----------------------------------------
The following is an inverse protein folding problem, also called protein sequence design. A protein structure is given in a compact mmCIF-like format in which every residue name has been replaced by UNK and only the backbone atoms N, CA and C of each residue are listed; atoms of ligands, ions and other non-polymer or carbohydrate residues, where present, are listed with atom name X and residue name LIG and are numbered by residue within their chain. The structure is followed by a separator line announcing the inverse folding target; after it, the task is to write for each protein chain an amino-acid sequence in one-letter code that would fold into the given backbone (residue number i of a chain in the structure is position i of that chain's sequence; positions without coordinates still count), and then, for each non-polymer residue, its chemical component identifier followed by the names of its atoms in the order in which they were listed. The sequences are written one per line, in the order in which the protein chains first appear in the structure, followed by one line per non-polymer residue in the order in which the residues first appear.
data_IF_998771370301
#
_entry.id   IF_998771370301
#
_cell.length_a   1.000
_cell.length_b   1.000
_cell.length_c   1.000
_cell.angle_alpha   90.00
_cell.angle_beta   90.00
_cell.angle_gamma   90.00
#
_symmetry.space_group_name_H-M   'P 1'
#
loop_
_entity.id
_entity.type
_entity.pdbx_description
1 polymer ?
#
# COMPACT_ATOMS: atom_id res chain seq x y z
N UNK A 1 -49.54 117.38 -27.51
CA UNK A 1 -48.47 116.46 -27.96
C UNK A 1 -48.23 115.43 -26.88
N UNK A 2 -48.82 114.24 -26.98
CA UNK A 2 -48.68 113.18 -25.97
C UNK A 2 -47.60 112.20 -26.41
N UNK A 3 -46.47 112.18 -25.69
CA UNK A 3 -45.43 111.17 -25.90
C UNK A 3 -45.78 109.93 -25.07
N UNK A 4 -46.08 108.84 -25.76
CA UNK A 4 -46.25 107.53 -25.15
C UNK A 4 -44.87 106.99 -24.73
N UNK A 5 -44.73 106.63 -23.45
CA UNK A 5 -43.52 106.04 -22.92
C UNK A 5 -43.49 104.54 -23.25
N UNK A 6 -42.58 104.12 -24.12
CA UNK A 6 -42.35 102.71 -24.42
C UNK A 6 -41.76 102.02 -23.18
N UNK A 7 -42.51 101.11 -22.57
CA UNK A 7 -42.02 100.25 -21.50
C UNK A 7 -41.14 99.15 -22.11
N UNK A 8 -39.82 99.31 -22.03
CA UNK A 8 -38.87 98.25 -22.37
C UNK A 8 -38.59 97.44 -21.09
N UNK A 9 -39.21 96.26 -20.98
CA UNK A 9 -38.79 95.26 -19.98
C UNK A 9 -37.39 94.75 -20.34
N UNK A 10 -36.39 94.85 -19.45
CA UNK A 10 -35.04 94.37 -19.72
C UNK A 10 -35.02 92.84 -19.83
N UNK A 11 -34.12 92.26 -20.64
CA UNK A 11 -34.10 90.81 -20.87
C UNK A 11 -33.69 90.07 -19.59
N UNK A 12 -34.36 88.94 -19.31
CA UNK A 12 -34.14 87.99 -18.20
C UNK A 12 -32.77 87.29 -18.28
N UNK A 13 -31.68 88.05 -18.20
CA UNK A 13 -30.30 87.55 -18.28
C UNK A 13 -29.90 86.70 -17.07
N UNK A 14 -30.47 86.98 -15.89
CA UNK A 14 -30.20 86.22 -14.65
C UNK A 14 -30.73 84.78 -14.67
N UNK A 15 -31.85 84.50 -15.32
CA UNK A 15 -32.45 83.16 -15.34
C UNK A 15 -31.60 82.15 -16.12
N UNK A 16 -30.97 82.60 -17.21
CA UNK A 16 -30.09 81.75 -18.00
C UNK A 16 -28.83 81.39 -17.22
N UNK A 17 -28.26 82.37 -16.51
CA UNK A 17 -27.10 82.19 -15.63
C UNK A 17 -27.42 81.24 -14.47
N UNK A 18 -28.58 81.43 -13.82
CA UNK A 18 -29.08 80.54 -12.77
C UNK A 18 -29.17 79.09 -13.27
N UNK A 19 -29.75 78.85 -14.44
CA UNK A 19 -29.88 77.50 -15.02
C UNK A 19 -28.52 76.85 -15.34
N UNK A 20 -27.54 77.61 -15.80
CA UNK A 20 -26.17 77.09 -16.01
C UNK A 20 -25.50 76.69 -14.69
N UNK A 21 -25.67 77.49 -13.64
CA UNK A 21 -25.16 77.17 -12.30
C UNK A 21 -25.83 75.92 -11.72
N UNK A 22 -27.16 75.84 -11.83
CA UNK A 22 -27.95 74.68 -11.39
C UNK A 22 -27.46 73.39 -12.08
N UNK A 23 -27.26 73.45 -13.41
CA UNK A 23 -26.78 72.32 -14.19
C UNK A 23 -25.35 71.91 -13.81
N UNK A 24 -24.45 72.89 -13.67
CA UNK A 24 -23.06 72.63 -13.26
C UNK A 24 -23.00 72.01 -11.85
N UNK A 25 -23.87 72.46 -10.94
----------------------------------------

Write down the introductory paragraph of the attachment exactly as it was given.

The following is an inverse protein folding problem, also called protein sequence design. A protein structure is given in a compact mmCIF-like format in which every residue name has been replaced by UNK and only the backbone atoms N, CA and C of each residue are listed; atoms of ligands, ions and other non-polymer or carbohydrate residues, where present, are listed with atom name X and residue name LIG and are numbered by residue within their chain. The structure is followed by a separator line announcing the inverse folding target; after it, the task is to write for each protein chain an amino-acid sequence in one-letter code that would fold into the given backbone (residue number i of a chain in the structure is position i of that chain's sequence; positions without coordinates still count), and then, for each non-polymer residue, its chemical component identifier followed by the names of its atoms in the order in which they were listed. The sequences are written one per line, in the order in which the protein chains first appear in the structure, followed by one line per non-polymer residue in the order in which the residues first appear.